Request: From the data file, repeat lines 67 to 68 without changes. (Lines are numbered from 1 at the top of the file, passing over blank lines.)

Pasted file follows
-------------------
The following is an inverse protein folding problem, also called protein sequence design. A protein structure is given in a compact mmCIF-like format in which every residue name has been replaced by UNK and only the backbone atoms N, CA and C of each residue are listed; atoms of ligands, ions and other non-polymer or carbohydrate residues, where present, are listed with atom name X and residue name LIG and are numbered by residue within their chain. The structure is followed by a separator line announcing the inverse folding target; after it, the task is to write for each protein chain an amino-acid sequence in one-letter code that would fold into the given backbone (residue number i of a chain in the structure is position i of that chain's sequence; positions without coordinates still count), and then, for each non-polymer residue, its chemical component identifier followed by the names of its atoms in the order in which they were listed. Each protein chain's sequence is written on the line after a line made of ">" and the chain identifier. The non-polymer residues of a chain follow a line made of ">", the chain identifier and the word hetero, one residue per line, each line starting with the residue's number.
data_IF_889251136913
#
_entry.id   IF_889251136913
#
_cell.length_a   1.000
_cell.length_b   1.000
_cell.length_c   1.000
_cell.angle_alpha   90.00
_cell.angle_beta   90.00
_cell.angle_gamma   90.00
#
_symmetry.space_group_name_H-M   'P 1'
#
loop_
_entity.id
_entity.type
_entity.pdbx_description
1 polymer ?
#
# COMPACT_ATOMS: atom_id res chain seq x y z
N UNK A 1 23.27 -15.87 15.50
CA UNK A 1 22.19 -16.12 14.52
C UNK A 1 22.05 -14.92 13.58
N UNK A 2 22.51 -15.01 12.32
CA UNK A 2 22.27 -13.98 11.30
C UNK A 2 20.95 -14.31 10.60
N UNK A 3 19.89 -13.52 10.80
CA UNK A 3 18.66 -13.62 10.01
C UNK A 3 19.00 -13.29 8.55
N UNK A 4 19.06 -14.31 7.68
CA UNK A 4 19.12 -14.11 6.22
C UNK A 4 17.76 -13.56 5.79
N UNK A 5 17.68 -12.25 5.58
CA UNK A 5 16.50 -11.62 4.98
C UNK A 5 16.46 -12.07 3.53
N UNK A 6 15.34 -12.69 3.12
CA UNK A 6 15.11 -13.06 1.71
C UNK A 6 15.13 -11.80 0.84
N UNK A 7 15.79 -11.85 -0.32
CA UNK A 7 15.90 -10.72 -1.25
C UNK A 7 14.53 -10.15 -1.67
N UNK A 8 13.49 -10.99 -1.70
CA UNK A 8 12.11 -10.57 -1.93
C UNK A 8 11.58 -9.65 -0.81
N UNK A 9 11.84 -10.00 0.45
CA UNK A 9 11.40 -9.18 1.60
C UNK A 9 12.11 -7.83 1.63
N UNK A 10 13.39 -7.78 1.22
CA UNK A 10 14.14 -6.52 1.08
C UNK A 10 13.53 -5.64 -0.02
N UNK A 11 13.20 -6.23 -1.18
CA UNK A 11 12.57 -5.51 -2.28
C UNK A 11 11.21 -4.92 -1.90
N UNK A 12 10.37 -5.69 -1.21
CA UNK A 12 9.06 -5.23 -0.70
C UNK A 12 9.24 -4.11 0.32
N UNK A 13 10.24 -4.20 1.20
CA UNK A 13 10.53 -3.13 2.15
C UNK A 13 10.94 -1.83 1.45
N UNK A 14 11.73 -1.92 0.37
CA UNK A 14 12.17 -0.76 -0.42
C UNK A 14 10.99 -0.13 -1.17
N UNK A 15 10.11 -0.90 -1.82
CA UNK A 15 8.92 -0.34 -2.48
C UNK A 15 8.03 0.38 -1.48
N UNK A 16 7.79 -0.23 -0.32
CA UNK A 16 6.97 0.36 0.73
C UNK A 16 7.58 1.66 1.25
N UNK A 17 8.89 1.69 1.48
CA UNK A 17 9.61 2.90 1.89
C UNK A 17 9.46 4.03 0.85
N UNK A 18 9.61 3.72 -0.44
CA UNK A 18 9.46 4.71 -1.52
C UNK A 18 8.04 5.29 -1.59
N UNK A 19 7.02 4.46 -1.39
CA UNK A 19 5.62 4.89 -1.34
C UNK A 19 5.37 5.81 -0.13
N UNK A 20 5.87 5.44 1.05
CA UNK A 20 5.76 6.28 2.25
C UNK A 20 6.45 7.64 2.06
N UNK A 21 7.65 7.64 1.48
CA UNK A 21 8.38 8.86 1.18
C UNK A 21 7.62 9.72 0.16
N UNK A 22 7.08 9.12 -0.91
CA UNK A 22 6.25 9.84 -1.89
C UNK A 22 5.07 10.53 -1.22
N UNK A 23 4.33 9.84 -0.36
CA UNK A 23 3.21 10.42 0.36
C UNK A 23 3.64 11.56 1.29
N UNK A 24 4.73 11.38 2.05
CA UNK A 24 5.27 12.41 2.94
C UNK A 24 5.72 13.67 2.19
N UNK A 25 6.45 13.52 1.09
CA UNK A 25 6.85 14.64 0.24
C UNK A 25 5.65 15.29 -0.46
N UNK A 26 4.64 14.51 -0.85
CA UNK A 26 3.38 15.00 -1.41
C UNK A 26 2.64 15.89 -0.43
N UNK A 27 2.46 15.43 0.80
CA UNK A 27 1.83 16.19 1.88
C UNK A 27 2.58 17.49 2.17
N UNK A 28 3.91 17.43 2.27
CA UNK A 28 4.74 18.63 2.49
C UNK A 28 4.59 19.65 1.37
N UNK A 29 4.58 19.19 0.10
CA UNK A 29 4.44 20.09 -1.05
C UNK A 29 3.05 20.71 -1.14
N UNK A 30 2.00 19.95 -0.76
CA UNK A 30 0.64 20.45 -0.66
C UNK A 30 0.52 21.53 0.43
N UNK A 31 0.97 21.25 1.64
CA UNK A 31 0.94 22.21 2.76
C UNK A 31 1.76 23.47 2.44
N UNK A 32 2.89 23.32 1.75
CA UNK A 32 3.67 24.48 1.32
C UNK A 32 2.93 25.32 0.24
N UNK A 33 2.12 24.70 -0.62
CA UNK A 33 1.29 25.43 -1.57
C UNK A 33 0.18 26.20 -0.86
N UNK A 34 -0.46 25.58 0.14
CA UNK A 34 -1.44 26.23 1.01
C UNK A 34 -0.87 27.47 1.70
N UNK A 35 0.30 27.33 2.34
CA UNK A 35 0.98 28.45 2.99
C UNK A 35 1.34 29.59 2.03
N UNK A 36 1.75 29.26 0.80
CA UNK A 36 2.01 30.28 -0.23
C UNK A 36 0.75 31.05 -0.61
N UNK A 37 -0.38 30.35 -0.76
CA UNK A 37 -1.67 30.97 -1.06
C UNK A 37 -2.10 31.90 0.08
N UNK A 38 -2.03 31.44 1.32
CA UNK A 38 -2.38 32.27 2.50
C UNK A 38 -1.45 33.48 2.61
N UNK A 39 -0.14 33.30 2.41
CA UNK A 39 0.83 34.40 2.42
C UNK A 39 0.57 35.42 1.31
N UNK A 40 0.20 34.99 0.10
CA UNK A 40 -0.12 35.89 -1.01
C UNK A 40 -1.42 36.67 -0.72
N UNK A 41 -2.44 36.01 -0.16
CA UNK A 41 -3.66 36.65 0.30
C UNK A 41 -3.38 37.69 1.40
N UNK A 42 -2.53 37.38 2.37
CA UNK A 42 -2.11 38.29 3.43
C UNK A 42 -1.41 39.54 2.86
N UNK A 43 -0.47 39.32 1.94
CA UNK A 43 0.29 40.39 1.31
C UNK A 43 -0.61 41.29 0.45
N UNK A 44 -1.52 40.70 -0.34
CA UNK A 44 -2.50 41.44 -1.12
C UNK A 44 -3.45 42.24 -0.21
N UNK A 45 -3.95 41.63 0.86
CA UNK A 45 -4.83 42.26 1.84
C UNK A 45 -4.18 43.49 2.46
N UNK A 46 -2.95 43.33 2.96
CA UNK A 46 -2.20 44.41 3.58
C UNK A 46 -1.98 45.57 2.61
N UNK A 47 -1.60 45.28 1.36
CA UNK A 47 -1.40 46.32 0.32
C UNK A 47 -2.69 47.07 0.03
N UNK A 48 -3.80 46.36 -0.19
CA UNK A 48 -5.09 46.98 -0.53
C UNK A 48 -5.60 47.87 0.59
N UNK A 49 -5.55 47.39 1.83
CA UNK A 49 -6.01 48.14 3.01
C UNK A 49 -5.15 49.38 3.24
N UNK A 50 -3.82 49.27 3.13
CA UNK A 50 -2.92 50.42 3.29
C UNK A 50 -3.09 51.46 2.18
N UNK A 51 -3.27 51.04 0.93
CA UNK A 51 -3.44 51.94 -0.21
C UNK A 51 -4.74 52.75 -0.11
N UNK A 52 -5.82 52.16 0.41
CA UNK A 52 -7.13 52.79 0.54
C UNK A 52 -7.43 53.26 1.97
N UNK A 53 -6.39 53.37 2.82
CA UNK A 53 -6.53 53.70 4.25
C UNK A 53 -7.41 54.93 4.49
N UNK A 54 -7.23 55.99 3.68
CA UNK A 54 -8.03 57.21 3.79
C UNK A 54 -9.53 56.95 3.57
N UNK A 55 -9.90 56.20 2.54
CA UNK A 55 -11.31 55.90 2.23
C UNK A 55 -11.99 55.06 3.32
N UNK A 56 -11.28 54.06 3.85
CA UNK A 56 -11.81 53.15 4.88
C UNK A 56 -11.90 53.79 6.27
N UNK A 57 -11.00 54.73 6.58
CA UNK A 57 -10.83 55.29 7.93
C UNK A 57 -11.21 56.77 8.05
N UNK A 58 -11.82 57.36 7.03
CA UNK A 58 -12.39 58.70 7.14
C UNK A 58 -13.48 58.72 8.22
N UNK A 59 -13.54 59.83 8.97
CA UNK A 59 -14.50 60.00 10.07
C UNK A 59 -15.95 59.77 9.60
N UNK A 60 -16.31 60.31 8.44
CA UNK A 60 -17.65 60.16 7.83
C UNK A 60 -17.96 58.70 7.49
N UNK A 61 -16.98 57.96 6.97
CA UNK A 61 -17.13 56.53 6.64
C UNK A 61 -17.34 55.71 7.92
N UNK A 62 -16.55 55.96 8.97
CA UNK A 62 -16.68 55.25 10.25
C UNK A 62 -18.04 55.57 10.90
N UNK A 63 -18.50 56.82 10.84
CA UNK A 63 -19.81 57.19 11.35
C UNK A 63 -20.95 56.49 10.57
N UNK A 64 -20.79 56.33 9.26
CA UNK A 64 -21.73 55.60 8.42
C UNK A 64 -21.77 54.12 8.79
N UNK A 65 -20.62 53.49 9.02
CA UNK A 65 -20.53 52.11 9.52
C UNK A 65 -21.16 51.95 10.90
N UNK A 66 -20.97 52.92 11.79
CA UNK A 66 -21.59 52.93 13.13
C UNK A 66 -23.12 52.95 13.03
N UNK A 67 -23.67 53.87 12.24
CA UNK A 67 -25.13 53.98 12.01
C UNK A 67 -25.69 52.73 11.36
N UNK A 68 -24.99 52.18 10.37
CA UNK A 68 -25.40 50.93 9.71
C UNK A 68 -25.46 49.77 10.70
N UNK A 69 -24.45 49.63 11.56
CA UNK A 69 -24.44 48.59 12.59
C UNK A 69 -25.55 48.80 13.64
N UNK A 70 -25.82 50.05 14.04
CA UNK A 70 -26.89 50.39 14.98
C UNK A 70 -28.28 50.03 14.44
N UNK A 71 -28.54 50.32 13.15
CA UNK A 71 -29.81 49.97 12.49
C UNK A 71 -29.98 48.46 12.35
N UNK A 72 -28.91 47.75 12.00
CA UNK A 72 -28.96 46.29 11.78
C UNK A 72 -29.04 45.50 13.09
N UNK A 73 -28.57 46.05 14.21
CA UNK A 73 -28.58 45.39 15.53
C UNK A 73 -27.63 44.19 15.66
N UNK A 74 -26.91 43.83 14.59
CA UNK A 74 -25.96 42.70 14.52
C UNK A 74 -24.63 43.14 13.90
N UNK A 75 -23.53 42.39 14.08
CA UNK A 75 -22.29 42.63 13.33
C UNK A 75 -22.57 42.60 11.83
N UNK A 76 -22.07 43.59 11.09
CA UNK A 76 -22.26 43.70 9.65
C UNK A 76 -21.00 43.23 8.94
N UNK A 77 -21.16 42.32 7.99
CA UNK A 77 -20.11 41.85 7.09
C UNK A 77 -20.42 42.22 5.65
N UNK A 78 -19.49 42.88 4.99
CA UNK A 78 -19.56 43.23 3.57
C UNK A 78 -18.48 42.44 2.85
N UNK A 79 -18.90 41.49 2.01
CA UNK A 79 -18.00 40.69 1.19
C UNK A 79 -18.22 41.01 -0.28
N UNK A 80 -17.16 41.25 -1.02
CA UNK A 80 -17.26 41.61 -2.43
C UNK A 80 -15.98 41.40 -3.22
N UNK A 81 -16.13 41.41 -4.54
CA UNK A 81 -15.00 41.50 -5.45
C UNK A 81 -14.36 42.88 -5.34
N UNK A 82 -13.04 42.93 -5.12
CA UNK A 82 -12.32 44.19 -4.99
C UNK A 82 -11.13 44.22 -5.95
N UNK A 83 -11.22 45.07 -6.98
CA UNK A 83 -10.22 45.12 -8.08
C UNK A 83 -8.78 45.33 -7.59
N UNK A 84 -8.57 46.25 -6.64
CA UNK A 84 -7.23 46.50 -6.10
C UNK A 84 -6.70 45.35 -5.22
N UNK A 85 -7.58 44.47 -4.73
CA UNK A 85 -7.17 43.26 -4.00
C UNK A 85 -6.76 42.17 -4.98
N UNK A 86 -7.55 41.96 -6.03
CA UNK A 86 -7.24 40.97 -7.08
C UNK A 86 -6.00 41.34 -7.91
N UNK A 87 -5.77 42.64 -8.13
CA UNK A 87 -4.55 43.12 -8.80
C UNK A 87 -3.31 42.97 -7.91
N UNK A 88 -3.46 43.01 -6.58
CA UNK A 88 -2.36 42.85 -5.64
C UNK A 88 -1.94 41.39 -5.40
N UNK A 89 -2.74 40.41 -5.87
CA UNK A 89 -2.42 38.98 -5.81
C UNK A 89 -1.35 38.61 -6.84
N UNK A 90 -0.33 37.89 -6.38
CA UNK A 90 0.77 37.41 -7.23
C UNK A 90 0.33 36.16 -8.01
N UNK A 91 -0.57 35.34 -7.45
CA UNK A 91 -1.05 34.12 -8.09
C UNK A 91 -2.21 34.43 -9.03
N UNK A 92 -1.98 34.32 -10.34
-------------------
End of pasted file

N UNK A 16 7.79 -0.23 -0.32
CA UNK A 16 6.97 0.36 0.73